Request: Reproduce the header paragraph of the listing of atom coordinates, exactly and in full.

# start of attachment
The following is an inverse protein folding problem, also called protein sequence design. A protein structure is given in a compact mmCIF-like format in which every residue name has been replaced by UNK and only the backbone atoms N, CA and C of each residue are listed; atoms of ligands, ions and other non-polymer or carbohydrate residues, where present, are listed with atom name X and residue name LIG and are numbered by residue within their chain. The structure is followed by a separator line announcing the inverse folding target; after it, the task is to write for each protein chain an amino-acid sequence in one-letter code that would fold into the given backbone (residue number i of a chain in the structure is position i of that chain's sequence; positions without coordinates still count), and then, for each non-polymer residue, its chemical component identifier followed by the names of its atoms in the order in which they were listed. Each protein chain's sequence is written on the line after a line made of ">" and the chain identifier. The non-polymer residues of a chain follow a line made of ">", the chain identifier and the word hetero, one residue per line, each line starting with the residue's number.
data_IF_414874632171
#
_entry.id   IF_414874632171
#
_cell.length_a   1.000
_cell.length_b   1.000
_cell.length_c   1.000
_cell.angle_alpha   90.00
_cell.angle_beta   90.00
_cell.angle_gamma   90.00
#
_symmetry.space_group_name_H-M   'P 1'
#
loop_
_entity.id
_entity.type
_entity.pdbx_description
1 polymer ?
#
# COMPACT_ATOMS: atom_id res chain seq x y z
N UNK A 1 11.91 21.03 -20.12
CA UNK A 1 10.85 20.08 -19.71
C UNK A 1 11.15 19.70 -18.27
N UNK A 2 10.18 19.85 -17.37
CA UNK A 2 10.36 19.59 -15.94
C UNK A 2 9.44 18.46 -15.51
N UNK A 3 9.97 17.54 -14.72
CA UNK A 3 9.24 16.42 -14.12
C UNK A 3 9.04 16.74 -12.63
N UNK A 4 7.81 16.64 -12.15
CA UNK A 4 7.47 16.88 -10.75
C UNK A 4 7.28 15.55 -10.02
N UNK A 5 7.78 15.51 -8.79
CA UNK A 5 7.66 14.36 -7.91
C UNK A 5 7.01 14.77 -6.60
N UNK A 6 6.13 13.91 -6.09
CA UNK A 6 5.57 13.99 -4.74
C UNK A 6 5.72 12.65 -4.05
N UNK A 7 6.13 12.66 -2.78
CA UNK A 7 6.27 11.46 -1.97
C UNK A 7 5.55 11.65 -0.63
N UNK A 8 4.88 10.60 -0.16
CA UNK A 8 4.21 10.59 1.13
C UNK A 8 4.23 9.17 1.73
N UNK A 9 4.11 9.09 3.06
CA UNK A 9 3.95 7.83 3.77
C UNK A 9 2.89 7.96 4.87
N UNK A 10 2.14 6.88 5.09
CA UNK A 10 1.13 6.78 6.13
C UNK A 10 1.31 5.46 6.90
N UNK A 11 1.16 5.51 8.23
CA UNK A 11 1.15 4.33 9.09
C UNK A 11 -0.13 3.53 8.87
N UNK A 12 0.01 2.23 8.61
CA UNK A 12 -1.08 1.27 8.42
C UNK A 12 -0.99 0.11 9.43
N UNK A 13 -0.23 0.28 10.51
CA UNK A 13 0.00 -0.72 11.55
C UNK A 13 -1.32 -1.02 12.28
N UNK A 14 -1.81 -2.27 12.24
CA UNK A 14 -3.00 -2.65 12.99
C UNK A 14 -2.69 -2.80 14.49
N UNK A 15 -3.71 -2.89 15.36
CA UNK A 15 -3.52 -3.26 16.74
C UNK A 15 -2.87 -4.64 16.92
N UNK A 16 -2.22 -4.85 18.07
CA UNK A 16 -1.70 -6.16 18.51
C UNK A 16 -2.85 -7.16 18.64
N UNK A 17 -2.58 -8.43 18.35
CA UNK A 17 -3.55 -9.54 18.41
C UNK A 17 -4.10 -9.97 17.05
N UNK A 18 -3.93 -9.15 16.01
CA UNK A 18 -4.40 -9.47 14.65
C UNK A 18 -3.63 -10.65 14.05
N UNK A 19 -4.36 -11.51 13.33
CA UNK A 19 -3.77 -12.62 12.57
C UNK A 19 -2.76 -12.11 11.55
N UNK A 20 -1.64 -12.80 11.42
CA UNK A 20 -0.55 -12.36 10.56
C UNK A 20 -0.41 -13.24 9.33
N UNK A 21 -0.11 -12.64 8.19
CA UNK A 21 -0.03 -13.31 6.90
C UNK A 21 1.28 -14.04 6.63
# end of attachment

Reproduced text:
The following is an inverse protein folding problem, also called protein sequence design. A protein structure is given in a compact mmCIF-like format in which every residue name has been replaced by UNK and only the backbone atoms N, CA and C of each residue are listed; atoms of ligands, ions and other non-polymer or carbohydrate residues, where present, are listed with atom name X and residue name LIG and are numbered by residue within their chain. The structure is followed by a separator line announcing the inverse folding target; after it, the task is to write for each protein chain an amino-acid sequence in one-letter code that would fold into the given backbone (residue number i of a chain in the structure is position i of that chain's sequence; positions without coordinates still count), and then, for each non-polymer residue, its chemical component identifier followed by the names of its atoms in the order in which they were listed. Each protein chain's sequence is written on the line after a line made of ">" and the chain identifier. The non-polymer residues of a chain follow a line made of ">", the chain identifier and the word hetero, one residue per line, each line starting with the residue's number.